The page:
“It was this idea of, ‘at what point do you collapse,’” recalls Reibstein. “And that has evolved dramatically to where it became what if it’s about release or letting go of something. Maybe something alive and growing, and also embodying the transformation and making these objects look like they’re in movement.”
This idea of “letting go” is current throughout the pieces in “Are You Okay in the Dark?”. Reibstein uses broad scientific concepts such as astrophysics and astrobiology to address interpersonal issues, the concept of time-travel to address intergenerational trauma, interstellar portals to address existential dread. For Reibstein, who has dealt with issues such as miscarriages and infertility over the past decade, she began to examine her own family’s issues with similar traumas. She speaks of her great-grandmother fleeing from Russia and losing five children in the process while also being imprisoned. Only one of her children, Reibstein’s grandmother, made it to the United States.
“I’ve done research on intergenerational trauma, and I know how it can change your genes, so I was really thinking about that, and how space is a way to separate from the right now, of how time works as a construct,” Reibstein says. “The idea of stopping time and maybe coexisting with them, a way to connect with them and separate myself from the here and now.”
One thing that has informed this outlook is her 9-year-old son who, like most children, is beginning to explore these types of scientific concepts. For example, Reibstein points out how she learned from her son how astronauts have a thin layer of gold on their visors to protect them from UV rays. She says that her understanding of gold, especially within her work, was limited to its emitting of light, rather than using light as a protectant. In current pieces such as “Astral Crust” and “Crazed Heaven and Groaning Earth,” the viewer can see this shift in perspective, with Reibstein’s gold drips looking as if they’re growing on the piece to perhaps, one day, fully shield it from outside forces.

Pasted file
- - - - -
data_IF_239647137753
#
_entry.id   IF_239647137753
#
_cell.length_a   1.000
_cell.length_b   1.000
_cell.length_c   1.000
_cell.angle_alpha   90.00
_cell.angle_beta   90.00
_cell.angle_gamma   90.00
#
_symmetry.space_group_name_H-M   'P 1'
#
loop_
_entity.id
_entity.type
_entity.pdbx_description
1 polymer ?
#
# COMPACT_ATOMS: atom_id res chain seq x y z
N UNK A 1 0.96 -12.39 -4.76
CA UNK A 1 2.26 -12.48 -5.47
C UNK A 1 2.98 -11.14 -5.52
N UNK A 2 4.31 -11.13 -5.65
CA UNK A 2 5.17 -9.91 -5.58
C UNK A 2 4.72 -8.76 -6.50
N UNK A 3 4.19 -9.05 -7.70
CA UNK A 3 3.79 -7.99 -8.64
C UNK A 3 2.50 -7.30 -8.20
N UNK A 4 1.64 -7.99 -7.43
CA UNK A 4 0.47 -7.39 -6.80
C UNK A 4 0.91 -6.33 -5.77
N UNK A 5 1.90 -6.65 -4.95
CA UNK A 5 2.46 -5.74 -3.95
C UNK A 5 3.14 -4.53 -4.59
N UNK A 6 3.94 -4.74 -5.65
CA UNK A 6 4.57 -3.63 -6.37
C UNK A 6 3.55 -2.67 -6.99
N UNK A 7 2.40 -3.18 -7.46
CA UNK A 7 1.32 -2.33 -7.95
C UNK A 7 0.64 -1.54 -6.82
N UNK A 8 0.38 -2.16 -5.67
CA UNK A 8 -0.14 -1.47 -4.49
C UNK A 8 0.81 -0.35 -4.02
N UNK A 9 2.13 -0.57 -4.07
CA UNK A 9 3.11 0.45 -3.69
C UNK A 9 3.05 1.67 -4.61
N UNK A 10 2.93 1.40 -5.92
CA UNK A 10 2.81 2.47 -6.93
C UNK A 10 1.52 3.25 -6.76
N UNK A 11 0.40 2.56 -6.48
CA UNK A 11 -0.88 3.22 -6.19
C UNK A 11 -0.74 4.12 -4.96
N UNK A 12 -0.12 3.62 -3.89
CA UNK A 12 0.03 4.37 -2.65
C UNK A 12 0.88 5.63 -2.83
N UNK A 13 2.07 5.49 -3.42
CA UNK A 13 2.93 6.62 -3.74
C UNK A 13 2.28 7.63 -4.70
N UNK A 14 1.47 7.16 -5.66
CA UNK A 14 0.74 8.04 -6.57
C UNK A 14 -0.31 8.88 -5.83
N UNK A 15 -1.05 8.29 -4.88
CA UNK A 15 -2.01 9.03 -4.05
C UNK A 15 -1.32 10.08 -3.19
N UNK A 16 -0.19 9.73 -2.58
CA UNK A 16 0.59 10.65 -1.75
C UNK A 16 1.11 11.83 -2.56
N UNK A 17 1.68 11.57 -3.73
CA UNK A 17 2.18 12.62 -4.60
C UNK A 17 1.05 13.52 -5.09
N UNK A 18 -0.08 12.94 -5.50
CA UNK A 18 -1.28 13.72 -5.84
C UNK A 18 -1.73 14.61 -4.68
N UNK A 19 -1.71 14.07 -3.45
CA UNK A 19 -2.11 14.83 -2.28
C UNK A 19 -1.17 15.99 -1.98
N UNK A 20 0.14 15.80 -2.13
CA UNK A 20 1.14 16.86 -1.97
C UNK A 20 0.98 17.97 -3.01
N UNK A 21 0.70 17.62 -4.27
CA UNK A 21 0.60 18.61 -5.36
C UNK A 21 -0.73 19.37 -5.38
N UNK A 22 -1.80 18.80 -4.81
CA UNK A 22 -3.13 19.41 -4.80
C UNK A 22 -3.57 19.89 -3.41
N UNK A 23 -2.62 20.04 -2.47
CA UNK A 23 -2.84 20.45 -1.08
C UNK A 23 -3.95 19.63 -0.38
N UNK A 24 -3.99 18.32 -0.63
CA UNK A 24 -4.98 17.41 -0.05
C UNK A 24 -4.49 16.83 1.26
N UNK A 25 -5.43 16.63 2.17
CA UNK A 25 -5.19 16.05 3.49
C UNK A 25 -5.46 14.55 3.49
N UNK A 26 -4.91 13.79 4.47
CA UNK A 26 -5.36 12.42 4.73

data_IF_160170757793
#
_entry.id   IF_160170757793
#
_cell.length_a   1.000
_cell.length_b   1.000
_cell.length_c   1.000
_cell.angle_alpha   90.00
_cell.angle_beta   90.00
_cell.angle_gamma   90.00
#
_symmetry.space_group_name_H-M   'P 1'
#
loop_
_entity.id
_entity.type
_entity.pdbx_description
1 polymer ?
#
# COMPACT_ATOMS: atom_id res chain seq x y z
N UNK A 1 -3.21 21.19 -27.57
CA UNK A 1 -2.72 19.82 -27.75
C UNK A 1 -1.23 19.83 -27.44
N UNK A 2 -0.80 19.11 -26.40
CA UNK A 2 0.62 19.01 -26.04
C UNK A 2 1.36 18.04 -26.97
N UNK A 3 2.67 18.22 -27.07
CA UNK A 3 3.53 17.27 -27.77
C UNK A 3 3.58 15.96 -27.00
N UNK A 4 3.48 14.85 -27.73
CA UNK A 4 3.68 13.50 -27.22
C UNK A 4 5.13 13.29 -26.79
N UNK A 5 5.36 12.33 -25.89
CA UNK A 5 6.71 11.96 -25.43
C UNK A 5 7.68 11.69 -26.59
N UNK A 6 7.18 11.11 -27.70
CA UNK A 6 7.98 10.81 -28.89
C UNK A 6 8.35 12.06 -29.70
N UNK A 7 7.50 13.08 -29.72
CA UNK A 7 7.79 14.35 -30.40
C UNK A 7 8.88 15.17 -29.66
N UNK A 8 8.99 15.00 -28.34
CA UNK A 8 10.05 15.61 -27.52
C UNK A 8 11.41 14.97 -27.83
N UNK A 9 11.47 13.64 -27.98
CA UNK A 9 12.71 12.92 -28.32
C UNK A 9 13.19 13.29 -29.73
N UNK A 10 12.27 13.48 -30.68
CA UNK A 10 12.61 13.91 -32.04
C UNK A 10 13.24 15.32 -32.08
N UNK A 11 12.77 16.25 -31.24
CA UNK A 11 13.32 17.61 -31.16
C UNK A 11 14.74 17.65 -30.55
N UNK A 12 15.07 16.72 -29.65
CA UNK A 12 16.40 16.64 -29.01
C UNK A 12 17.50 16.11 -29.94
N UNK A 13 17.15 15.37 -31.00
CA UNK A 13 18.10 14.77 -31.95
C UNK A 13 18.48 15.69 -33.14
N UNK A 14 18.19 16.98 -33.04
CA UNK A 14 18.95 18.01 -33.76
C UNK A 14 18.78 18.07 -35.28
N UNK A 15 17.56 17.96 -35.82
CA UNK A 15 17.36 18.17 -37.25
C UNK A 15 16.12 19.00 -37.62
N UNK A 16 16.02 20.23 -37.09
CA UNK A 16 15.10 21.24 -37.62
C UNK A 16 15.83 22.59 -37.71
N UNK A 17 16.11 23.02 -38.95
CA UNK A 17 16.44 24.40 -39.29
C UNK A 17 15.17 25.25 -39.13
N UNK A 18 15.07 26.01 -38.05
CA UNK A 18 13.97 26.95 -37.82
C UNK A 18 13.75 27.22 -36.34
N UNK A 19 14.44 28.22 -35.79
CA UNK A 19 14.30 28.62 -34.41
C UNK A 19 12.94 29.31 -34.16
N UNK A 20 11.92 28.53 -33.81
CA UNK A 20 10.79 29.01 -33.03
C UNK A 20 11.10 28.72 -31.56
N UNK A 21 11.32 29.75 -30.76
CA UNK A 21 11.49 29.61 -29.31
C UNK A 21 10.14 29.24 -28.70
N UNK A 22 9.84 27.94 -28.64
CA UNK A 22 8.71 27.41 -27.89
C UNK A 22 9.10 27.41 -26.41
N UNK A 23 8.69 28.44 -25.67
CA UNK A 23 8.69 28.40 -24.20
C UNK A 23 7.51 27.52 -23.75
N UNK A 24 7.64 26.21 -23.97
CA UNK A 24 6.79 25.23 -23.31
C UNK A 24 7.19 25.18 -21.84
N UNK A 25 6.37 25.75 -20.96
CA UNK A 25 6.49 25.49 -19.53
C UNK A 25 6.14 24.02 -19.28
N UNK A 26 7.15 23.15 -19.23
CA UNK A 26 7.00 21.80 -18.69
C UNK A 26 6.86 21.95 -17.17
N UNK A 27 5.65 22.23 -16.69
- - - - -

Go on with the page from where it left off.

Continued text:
“Just making that literal connection, that this has resonance that I didn’t even know about,” Reibstein says. “Thinking of it as protective light that also references my thoughts about light from within coming out, as opposed to darkness absorbing and consuming you. It was a reiteration; it cued into some subconscious things and put more value on them.”
To call Reibstein’s current work “beautiful” is a distinction she still finds a bit dubious. It is, in my opinion, some of the most beautiful work currently being produced in San Diego, but it is also, to paraphrase Rodgers and Hart, bewitching, bothersome and bewildering in ways that make passersby in La Jolla stop, take notice and scratch their chins. Just as if she were an astronomer attempting to map the stars, Reibstein has learned to work within the unknown. She has embraced the disorder within the universe and the travails of life, creating mini monuments of her time on this astral plane.
“I didn’t find the work soothing before, but now in all aspects, I’m able to appreciate the need for soothingness and, particularly these past two years, the need for escape,” Reibstein says. “My work can do that and that has value. This idea of pure escapism, something that can be magical and unknown; to embrace that and want to be able to offer it to other people. I never want people to look at it and say, ‘I know what that is.’ I want them to look at it and be like, ‘ooh, what is that?’”
Sasha Koozel Reibstein: ‘Are You Okay in the Dark?’
When: Open 11 a.m. to 5 p.m. Tuesday through Saturday. Exhibition runs through March 5. Artist talk will be held Saturday, Feb. 26, at 11 a.m.
Where: Quint Gallery, 7722 Girard Ave., La Jolla
Phone: (858) 454-3409
Combs is a freelance writer.